As seen in December, 12 of the 18 industries saw growth but 5 saw contraction vs 3 in the month before. After the initial full on optimistic jump in this figure post election, some questions are now arising over what comes next. ISM said “The non-manufacturing sector begins 2017 with a cooling-off in the rate of growth month-over-month. The sector still reflects strong growth. Respondents’ comments are mixed indicating both optimism and a degree of uncertainty in the business outlook as a result of the change in government administration.” With respect to the payroll number earlier today, it is easy to say that the headline payroll jump was in direct response to Trump optimism but if your business is highly dependent on imports, I’d find it hard to believe that you are going to aggressively add jobs until you know if we will have a border adjustment tax or not. Exporters on the other hand have much more reason to be hopeful on tax reform.
The ‘yield curve control’ game of the BoJ is getting tougher to control that yield. Overnight the 10 yr JGB yield intraday spiked to .15% (funny to say ‘spiked’ for this microscopic yield), the highest since January 28th, the day before the BoJ went to a -.10% deposit rate after they bought less JGB’s today than expected in a regularly scheduled program. The BoJ couldn’t let that happen and a few hours later announced soon after that they would buy unlimited amounts of 5-10 yr maturities at a fixed yield below where the market is trading in an unscheduled plan which then in turn brought that yield back down to .10%. Kuroda also had to defend this policy in front of Parliament today by saying they are still well below the 2% inflation target (that he never should have invented to begin with) and that “powerful easing” was still necessary.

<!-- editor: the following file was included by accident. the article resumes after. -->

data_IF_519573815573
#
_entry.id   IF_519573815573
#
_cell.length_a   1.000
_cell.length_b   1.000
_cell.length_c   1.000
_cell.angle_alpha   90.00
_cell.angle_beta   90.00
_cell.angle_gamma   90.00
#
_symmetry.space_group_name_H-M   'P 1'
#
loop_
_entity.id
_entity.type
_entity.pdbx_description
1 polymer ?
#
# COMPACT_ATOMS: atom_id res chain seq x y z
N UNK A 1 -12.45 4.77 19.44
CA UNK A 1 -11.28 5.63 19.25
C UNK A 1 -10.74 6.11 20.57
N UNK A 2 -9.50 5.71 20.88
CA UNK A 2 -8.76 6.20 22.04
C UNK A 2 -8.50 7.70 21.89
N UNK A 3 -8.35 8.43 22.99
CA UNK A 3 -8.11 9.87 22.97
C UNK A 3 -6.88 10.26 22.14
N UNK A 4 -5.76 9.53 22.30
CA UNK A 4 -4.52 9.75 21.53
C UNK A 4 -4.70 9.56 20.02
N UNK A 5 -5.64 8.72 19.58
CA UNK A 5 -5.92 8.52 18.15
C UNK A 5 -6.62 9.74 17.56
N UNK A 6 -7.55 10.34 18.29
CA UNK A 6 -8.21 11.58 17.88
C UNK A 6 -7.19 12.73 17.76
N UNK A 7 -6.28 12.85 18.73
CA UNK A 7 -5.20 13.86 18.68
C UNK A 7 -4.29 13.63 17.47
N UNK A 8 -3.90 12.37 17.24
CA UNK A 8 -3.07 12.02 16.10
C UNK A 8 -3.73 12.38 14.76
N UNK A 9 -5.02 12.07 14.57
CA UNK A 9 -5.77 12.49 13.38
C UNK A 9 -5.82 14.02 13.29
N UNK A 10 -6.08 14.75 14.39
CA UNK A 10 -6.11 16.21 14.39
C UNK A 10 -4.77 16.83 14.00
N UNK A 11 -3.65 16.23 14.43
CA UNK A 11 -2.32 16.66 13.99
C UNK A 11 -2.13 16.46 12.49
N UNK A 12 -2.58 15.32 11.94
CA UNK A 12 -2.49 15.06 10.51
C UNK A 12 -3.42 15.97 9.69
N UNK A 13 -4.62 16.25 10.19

Bottom line, there is a big problem brewing here because there is a limit to the amount of JGB’s he can keep on buying as supply of available for sale securities continues to shrink. I’ll say again, we are witnessing the last inning of global QE in its size and scope and remains a key component of my bearish case on global sovereign bonds. Central banks are finding the interest rate beach ball harder and harder to keep under water. Bond yields are higher in Europe and the US after yesterday’s bounce. For the ECB, German Finance Minister Wolfgang Schaeuble today in a speech asked the best question of the day, “How can the ECB taper without doing harm?”